Easily manage Python environments with Anaconda

Lately, I’ve been doing a lot of Python data analysis. Though Python has many strengths, package management has long been a nightmare.

Continuum Analytics has created several wonderful free open-source projects, perhaps most notably Anaconda, which makes installing Python and packages much, much easier, esp. if you want to maintain multiple Python environments, which you probably do, esp. if you want to run both Python 2 and Python 3.

I’ve just hit on a workflow that enables me to keep my environment up to date without risk of breaking stuff.

I currently have two environments, the default 2.7 environment and a 3.4 environment I use most of the time:

→ conda info -e
# conda environments:
#
py34                  *  /Users/JLavin/Applications/Anaconda/anaconda/envs/py34
root                     /Users/JLavin/Applications/Anaconda/anaconda

I want to update many packages in py34 that have gone stale, but I’m afraid something might break. So I run:

conda list -n py34 --export > ~/Python/conda_packages_20140911

This creates a file that allows me to clone my current py34 environment with a simple command:

conda create --name oldpy34 --file ~/Python/conda_packages_20140911

Hopefully, I won’t need this, but it’s a super simple insurance policy in case anything goes awry.

Now, let’s try updating my current py34 environment:

±  |78152348-media-content-category-cleanup ✗| → conda update --all
Fetching package metadata: ..
Solving package specifications: .
Package plan for installation in environment /Users/JLavin/Applications/Anaconda/anaconda/envs/py34:

The following packages will be downloaded:

package                    |            build
---------------------------|-----------------
astroid-1.2.1              |           py34_0         189 KB
astropy-0.4.1              |       np18py34_0         4.9 MB
bcolz-0.7.1                |       np18py34_0         324 KB
beautiful-soup-4.3.2       |           py34_0         114 KB
binstar-0.5.5              |           py34_0          68 KB
....
xlsxwriter-0.5.7           |           py34_0         165 KB
xz-5.0.5                   |                0         132 KB
------------------------------------------------------------
                                       Total:       121.2 MB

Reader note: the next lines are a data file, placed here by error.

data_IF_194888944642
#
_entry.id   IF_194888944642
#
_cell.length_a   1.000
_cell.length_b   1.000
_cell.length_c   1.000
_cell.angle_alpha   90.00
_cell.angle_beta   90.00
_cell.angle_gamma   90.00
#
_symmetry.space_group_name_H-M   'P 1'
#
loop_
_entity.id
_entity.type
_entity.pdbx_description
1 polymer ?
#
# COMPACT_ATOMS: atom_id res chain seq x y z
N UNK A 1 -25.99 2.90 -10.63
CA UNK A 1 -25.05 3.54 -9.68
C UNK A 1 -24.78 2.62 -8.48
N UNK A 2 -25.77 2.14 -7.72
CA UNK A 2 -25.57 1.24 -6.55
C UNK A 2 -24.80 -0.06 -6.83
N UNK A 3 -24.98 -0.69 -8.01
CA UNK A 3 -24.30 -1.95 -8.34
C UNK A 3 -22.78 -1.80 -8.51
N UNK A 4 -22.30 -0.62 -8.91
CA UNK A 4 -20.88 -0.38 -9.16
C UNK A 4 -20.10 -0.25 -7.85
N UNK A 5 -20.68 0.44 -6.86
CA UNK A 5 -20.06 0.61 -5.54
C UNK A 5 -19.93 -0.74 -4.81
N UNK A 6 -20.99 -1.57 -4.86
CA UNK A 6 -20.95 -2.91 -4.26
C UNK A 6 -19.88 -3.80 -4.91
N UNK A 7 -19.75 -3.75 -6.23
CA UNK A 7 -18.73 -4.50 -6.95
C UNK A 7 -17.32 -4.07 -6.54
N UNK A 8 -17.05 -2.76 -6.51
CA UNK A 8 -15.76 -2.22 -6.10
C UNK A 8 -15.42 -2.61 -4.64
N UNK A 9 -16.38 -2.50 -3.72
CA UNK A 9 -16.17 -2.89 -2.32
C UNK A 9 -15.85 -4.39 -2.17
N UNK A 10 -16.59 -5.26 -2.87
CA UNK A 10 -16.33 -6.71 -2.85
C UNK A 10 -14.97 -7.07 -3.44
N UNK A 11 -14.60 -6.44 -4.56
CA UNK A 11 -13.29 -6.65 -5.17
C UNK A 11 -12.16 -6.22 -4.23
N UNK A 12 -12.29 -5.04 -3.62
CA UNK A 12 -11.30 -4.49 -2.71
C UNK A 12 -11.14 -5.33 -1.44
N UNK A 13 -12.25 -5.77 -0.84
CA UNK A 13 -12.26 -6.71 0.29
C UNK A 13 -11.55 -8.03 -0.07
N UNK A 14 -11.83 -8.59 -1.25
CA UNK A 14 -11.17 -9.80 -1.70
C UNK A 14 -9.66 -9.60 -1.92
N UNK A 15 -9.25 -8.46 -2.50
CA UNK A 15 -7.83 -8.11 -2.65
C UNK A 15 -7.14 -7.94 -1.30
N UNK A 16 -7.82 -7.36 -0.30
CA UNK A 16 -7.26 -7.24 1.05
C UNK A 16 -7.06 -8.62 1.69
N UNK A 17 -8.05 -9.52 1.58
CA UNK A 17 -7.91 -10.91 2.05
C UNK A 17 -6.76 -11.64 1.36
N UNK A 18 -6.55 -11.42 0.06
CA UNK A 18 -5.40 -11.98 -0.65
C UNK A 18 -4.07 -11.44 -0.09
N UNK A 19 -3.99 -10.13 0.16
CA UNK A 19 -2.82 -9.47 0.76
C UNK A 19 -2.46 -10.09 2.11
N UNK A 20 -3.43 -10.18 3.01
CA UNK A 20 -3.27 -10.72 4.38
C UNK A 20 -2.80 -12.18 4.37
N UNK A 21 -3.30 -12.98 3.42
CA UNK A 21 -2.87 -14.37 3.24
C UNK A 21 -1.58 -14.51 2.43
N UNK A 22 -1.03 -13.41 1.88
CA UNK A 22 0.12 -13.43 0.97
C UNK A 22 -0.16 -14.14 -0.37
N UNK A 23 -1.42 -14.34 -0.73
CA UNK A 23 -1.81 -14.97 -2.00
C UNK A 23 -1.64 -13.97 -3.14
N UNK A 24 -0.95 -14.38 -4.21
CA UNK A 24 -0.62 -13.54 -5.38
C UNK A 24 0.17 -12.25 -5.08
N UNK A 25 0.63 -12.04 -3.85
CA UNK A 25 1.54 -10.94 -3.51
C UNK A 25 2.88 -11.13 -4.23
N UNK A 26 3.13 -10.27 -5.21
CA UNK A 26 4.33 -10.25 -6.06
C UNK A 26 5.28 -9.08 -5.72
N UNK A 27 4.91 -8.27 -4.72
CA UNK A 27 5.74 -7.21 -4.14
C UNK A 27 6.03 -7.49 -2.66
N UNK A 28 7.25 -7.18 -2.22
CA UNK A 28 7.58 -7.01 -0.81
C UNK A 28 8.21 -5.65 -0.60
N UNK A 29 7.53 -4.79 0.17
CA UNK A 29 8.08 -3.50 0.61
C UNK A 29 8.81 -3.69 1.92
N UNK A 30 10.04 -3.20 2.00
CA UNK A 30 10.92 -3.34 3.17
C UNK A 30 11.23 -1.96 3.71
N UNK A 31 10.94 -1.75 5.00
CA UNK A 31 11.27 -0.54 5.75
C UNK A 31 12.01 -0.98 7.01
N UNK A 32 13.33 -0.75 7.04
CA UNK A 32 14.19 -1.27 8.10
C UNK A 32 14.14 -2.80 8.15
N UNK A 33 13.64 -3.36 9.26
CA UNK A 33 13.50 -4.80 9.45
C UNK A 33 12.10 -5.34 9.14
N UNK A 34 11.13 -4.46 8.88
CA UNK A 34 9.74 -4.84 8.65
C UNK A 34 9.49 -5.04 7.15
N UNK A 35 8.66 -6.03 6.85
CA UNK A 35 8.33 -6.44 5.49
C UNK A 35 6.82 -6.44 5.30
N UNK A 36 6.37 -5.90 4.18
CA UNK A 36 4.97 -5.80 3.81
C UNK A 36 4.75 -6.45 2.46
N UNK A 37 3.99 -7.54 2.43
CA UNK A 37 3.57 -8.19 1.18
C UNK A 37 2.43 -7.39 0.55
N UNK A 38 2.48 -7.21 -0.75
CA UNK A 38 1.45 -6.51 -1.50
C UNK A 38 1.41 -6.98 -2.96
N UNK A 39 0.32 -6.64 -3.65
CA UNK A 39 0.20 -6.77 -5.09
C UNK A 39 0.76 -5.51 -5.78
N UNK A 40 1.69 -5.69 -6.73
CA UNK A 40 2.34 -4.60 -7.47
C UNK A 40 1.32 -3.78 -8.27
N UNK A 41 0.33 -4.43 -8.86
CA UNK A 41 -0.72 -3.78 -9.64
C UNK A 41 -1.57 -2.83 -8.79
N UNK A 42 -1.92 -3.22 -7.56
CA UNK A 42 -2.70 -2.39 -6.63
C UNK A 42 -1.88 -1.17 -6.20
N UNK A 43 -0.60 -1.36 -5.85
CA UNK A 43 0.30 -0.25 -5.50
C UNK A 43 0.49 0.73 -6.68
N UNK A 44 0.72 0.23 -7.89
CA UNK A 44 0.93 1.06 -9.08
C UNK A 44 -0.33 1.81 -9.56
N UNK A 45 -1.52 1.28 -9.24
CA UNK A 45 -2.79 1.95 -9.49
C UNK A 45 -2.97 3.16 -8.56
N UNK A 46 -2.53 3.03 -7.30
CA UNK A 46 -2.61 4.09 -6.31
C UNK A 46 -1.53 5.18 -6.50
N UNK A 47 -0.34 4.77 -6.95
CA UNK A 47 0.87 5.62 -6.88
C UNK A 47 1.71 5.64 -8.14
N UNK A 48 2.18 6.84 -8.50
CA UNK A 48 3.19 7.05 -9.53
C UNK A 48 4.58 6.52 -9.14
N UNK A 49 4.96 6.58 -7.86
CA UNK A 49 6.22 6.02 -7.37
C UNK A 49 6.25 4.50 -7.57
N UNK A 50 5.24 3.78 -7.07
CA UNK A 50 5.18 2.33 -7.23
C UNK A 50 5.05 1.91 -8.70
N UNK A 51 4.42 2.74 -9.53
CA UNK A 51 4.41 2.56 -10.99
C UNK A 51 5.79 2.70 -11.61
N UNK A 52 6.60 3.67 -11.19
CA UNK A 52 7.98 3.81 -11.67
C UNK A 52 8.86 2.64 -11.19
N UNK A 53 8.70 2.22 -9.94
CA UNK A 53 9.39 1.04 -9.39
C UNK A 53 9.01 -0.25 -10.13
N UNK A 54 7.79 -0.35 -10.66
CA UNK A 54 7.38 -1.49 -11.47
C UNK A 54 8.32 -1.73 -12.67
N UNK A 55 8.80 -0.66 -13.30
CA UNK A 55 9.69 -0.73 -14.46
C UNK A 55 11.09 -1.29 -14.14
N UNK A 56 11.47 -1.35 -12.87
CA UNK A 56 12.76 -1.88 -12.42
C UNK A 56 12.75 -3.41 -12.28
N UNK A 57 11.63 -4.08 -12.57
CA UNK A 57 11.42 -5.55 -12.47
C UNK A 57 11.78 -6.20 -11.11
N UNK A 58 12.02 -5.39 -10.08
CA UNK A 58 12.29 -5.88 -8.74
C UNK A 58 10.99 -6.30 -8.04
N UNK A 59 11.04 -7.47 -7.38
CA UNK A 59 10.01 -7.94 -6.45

The following NEW packages will be INSTALLED:

bcolz:             0.7.1-np18py34_0
cytoolz:           0.7.0-py34_0
decorator:         3.4.0-py34_0
toolz:             0.7.0-py34_0
xz:                5.0.5-0

The following packages will be UPDATED:

astroid:           1.1.1-py34_0        --> 1.2.1-py34_0
astropy:           0.3.2-np18py34_0    --> 0.4.1-np18py34_0
beautiful-soup:    4.3.1-py34_0        --> 4.3.2-py34_0
binstar:           0.5.3-py34_0        --> 0.5.5-py34_0
blaze:             0.5.0-np18py34_1    --> 0.6.3-np18py34_0
bokeh:             0.4.4-np18py34_1    --> 0.6.0-np18py34_0
colorama:          0.2.7-py34_0        --> 0.3.1-py34_0
configobj:         5.0.5-py34_0        --> 5.0.6-py34_0
cython:            0.20.1-py34_0       --> 0.21-py34_0
datashape:         0.2.0-np18py34_1    --> 0.3.0-np18py34_1
docutils:          0.11-py34_0         --> 0.12-py34_0
dynd-python:       0.6.2-np18py34_0    --> 0.6.5-np18py34_0
...
tornado:           3.2.1-py34_0        --> 4.0.1-py34_0
werkzeug:          0.9.6-py34_0        --> 0.9.6-py34_1
xlsxwriter:        0.5.5-py34_0        --> 0.5.7-py34_0

Proceed ([y]/n)? y

The update succeeded, so my environment is now totally up to date. Thanks, Continuum Analytics! But the update could have failed. Or it could have succeeded but one or more of the updated packages could have broken my applications in ways I don’t like, causing me to want to roll back to where I began and update more selectively.

Having a snapshot of my environment and the ability to instantly recreate it gives me peace of mind.

Posted by James on Thursday, September 11, 2014